14 Mar 2011

How the Japan quake moved the earth on its axis

Experts have said the force of the earthquake in Japan shifted the earth’s axis by 25 centimetres and shortened the day by 1.8 microseconds – but what does this mean?

Japan earthquake shifts earth axis (Getty)

Italy’s National Institute of Geophysics and Volcanology has calculated that the earth’s axis moved by a quarter of a metre as a result of the devastating 8.9 magnitude earthquake in Japan, the largest ever recorded in the country.

The US Geological Survey said the main island of Japan had moved 2.4 metres as a result of the quake. It also said hundreds of aftershocks have hit Japan since the main quake, at least two dozen of which have topped magnitude 6, the size of the Christchurch earthquake.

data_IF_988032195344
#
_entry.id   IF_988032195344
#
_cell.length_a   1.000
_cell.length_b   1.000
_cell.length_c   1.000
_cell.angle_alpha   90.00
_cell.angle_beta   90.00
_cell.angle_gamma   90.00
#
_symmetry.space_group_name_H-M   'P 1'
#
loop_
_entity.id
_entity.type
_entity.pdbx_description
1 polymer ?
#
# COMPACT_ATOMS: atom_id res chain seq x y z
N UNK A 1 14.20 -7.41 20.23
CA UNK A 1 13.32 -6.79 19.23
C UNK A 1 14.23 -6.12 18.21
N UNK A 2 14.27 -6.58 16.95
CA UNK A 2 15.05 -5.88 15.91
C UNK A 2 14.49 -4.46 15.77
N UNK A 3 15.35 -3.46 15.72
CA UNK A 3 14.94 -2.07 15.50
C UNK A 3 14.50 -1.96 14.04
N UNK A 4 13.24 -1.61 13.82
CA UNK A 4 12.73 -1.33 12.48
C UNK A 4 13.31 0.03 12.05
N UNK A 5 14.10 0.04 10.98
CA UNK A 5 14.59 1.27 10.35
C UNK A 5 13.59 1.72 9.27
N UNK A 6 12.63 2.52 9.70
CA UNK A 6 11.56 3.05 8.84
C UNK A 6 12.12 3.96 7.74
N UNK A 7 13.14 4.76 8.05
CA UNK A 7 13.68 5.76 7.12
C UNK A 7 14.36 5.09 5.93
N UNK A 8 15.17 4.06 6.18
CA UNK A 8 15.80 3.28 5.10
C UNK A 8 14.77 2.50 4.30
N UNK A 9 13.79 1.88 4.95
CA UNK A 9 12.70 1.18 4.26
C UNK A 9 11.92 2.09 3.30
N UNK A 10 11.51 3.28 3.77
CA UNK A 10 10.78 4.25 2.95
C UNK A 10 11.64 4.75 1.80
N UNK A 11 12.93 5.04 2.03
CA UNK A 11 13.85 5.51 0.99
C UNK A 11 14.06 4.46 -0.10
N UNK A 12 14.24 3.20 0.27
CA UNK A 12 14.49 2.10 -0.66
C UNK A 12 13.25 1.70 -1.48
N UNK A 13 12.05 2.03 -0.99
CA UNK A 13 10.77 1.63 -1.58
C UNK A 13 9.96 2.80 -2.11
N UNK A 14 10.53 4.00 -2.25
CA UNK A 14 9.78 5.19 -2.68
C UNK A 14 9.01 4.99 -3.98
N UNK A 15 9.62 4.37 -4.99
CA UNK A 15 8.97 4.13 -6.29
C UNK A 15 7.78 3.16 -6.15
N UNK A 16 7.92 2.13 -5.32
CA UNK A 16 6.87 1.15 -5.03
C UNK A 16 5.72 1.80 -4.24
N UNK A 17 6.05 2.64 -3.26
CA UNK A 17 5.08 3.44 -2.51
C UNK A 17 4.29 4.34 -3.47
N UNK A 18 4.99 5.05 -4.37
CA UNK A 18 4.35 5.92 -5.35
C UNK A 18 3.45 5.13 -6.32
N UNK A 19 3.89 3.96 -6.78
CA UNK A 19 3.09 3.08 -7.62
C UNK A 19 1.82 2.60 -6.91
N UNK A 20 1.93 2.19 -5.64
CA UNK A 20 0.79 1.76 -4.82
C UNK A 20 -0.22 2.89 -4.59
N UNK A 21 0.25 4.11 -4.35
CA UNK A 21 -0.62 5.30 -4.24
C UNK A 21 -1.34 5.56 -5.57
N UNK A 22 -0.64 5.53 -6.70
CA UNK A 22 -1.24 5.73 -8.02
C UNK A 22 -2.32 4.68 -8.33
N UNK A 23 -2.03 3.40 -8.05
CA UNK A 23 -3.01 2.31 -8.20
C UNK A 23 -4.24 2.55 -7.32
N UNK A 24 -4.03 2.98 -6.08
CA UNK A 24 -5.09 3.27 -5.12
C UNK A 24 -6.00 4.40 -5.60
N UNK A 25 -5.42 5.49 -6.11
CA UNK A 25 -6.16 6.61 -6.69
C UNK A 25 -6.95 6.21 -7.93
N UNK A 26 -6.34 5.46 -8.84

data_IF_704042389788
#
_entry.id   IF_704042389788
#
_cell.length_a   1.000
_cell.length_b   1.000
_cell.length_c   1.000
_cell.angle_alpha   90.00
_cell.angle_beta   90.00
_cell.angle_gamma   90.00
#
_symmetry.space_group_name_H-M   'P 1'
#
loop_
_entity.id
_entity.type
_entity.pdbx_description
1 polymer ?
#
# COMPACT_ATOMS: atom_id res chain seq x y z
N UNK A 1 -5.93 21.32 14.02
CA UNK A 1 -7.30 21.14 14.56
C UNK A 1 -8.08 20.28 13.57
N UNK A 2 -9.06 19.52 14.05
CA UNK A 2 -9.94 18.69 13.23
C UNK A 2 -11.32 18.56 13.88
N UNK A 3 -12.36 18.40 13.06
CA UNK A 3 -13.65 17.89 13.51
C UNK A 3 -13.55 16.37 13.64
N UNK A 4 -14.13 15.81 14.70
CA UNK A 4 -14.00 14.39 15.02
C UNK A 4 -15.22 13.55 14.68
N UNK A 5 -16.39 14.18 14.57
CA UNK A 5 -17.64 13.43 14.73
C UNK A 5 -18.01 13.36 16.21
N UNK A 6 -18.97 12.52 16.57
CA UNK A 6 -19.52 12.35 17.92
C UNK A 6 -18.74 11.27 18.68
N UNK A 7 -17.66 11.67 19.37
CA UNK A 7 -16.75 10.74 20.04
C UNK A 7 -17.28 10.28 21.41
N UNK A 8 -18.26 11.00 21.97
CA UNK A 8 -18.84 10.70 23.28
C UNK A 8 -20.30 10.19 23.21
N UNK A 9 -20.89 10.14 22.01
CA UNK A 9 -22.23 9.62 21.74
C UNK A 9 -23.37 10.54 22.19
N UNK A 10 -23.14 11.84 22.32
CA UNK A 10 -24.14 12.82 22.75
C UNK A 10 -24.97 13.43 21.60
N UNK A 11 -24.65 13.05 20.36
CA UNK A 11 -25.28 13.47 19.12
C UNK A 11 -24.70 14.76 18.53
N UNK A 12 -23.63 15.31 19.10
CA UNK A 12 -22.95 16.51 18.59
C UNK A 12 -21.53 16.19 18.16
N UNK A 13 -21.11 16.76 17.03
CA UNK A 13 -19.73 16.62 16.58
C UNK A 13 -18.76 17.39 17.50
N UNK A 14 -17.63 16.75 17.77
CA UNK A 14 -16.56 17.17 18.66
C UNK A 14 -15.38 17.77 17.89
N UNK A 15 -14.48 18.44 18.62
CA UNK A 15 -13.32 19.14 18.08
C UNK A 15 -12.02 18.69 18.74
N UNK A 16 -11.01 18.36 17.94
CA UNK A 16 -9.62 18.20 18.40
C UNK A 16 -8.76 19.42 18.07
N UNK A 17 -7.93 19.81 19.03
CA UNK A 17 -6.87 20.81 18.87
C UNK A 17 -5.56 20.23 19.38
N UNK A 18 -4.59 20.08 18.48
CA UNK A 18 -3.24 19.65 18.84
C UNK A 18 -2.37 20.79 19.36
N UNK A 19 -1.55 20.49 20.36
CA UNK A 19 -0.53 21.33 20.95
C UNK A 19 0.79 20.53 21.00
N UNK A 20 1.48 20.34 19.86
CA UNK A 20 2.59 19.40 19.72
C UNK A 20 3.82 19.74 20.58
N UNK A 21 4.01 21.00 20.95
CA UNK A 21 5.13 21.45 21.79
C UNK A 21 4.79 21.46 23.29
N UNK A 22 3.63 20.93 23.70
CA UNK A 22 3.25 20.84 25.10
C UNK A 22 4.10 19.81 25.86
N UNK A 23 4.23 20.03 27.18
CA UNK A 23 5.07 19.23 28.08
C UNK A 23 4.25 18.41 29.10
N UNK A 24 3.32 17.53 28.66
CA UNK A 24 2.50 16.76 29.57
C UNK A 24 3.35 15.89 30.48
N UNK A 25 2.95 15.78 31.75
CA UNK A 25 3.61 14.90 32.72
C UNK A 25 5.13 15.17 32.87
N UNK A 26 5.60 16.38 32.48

The earthquake, which has had an appalling impact in Japan after causing a huge tsunami, is the fifth most powerful to hit the world in the past century.

It surpassed Japan’s biggest previous tremor, the Great Kanto Quake of 1923, which had a magnitude of 7.9 and killed more than 140,000 people in the Tokyo area.

Channel 4 News special report - Japan: tsunami to nuclear crisis

It has also shortened the length of a day on earth by around 1.8 microseconds. To put that into context, one earth day is 24 hours, or 86,400 seconds long.

The length of days varies by around 1 millisecond a year naturally – 1,000 microseconds – and this isn’t the first time an earthquake has had an impact on time in this way. Last year’s earthquake in Chile, which had an 8.8 magnitude, also sped up the earth’s rotation and shaved 1.26 microseconds off the day.